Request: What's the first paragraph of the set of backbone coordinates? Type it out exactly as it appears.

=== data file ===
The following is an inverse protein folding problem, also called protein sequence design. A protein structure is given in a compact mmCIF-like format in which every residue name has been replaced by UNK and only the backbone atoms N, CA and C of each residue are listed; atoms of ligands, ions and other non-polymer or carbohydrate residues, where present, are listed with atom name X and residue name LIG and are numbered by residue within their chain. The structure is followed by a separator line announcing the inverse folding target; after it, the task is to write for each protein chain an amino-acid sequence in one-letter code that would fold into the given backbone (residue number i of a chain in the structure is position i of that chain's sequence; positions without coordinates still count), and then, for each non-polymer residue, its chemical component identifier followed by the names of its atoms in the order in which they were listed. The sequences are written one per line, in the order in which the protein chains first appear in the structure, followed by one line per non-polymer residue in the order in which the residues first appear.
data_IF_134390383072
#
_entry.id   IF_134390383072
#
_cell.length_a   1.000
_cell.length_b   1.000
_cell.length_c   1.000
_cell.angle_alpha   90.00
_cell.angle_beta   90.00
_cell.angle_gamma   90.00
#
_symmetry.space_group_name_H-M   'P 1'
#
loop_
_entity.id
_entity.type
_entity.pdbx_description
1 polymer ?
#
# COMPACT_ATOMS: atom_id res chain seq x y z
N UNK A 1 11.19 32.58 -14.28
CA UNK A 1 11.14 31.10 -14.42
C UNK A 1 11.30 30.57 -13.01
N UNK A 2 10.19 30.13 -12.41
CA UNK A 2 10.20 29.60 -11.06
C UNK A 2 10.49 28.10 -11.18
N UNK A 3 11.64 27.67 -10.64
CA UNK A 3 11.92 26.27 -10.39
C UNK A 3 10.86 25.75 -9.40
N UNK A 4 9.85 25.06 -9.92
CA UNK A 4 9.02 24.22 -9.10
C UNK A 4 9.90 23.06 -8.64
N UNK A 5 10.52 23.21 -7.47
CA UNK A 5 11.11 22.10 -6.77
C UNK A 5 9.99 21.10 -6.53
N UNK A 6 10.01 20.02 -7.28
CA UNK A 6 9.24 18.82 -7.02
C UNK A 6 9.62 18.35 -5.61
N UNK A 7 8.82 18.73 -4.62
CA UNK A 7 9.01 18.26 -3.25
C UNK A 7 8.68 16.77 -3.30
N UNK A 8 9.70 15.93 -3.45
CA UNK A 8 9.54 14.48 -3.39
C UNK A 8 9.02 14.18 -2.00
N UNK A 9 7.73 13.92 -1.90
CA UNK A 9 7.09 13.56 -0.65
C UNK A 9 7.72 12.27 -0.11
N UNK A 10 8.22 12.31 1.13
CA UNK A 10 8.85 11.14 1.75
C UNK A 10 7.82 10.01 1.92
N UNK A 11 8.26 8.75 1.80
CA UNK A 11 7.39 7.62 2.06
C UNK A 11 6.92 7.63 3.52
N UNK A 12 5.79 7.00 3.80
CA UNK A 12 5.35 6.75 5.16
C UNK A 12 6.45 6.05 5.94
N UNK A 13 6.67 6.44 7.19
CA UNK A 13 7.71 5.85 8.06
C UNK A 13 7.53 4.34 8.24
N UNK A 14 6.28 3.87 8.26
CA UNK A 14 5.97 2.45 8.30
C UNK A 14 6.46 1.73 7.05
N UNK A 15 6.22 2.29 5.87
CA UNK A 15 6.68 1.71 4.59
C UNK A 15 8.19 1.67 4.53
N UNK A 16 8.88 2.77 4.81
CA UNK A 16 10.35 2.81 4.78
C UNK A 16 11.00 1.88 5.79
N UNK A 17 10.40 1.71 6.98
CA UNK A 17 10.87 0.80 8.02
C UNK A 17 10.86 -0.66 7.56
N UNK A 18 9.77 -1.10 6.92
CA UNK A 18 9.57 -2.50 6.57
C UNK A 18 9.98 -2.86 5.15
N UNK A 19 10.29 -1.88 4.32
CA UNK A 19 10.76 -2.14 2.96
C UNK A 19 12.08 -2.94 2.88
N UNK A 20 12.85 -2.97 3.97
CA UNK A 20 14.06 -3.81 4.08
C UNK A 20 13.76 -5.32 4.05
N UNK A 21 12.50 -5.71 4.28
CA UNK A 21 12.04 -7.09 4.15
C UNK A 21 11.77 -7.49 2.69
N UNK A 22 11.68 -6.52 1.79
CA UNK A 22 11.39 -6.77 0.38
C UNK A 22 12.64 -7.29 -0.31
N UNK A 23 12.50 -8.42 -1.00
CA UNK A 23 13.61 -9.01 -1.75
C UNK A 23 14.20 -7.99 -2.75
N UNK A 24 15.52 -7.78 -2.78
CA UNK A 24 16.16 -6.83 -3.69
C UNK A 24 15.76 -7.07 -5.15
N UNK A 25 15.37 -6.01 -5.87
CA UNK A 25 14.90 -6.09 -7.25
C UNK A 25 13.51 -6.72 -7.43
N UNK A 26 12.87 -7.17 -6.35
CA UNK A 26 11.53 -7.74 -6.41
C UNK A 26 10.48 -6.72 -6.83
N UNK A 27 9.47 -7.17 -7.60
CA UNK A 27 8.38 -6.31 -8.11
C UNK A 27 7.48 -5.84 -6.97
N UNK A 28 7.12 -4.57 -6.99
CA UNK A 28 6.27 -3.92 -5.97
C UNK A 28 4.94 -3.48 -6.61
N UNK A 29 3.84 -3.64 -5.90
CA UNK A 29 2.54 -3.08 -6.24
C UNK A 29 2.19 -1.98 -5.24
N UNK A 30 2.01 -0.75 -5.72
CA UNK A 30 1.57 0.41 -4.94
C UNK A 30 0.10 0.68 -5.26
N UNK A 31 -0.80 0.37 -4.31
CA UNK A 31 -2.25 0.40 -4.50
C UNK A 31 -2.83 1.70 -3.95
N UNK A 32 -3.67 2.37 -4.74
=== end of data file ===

The following is an inverse protein folding problem, also called protein sequence design. A protein structure is given in a compact mmCIF-like format in which every residue name has been replaced by UNK and only the backbone atoms N, CA and C of each residue are listed; atoms of ligands, ions and other non-polymer or carbohydrate residues, where present, are listed with atom name X and residue name LIG and are numbered by residue within their chain. The structure is followed by a separator line announcing the inverse folding target; after it, the task is to write for each protein chain an amino-acid sequence in one-letter code that would fold into the given backbone (residue number i of a chain in the structure is position i of that chain's sequence; positions without coordinates still count), and then, for each non-polymer residue, its chemical component identifier followed by the names of its atoms in the order in which they were listed. The sequences are written one per line, in the order in which the protein chains first appear in the structure, followed by one line per non-polymer residue in the order in which the residues first appear.